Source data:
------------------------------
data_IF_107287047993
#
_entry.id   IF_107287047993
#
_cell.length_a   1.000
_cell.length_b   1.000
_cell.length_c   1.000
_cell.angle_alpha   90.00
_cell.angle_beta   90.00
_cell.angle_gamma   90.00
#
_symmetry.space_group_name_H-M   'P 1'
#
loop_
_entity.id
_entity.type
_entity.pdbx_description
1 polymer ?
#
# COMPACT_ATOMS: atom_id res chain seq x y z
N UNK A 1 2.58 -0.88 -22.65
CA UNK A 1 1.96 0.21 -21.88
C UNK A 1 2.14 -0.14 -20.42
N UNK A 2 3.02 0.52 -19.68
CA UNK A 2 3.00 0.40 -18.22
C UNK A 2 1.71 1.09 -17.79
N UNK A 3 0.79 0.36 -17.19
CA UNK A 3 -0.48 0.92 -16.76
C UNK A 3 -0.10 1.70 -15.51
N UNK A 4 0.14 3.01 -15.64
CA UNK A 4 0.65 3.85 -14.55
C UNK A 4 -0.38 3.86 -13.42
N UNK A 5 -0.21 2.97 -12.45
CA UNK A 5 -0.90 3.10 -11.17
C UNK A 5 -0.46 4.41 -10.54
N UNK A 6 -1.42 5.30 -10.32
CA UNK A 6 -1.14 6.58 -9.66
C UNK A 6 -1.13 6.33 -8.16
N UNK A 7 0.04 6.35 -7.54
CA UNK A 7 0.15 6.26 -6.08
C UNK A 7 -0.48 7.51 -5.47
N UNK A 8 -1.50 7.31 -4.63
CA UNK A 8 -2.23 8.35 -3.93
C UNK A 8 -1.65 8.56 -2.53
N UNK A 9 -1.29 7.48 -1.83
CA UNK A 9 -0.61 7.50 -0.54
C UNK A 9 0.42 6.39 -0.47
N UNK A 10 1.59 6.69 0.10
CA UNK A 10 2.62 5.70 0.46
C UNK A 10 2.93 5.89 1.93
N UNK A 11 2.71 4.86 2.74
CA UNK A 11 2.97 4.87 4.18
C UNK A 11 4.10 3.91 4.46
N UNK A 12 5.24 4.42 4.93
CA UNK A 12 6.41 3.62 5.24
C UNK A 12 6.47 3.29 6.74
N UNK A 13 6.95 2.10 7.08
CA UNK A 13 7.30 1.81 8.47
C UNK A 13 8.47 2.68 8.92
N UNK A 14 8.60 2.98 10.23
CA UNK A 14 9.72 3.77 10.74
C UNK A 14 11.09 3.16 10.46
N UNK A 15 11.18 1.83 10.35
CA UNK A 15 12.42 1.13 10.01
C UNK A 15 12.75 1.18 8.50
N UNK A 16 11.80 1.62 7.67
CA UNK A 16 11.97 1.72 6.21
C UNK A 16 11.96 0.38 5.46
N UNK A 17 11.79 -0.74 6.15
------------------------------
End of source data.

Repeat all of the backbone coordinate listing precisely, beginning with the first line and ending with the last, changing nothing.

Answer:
data_IF_107287047993
#
_entry.id   IF_107287047993
#
_cell.length_a   1.000
_cell.length_b   1.000
_cell.length_c   1.000
_cell.angle_alpha   90.00
_cell.angle_beta   90.00
_cell.angle_gamma   90.00
#
_symmetry.space_group_name_H-M   'P 1'
#
loop_
_entity.id
_entity.type
_entity.pdbx_description
1 polymer ?
#
# COMPACT_ATOMS: atom_id res chain seq x y z
N UNK A 1 2.58 -0.88 -22.65
CA UNK A 1 1.96 0.21 -21.88
C UNK A 1 2.14 -0.14 -20.42
N UNK A 2 3.02 0.52 -19.68
CA UNK A 2 3.00 0.40 -18.22
C UNK A 2 1.71 1.09 -17.79
N UNK A 3 0.79 0.36 -17.19
CA UNK A 3 -0.48 0.92 -16.76
C UNK A 3 -0.10 1.70 -15.51
N UNK A 4 0.14 3.01 -15.64
CA UNK A 4 0.65 3.85 -14.55
C UNK A 4 -0.38 3.86 -13.42
N UNK A 5 -0.21 2.97 -12.45
CA UNK A 5 -0.90 3.10 -11.17
C UNK A 5 -0.46 4.41 -10.54
N UNK A 6 -1.42 5.30 -10.32
CA UNK A 6 -1.14 6.58 -9.66
C UNK A 6 -1.13 6.33 -8.16
N UNK A 7 0.04 6.35 -7.54
CA UNK A 7 0.15 6.26 -6.08
C UNK A 7 -0.48 7.51 -5.47
N UNK A 8 -1.50 7.31 -4.63
CA UNK A 8 -2.23 8.35 -3.93
C UNK A 8 -1.65 8.56 -2.53
N UNK A 9 -1.29 7.48 -1.83
CA UNK A 9 -0.61 7.50 -0.54
C UNK A 9 0.42 6.39 -0.47
N UNK A 10 1.59 6.69 0.10
CA UNK A 10 2.62 5.70 0.46
C UNK A 10 2.93 5.89 1.93
N UNK A 11 2.71 4.86 2.74
CA UNK A 11 2.97 4.87 4.18
C UNK A 11 4.10 3.91 4.46
N UNK A 12 5.24 4.42 4.93
CA UNK A 12 6.41 3.62 5.24
C UNK A 12 6.47 3.29 6.74
N UNK A 13 6.95 2.10 7.08
CA UNK A 13 7.30 1.81 8.47
C UNK A 13 8.47 2.68 8.92
N UNK A 14 8.60 2.98 10.23
CA UNK A 14 9.72 3.77 10.74
C UNK A 14 11.09 3.16 10.46
N UNK A 15 11.18 1.83 10.35
CA UNK A 15 12.42 1.13 10.01
C UNK A 15 12.75 1.18 8.50
N UNK A 16 11.80 1.62 7.67
CA UNK A 16 11.97 1.72 6.21
C UNK A 16 11.96 0.38 5.46
N UNK A 17 11.79 -0.74 6.15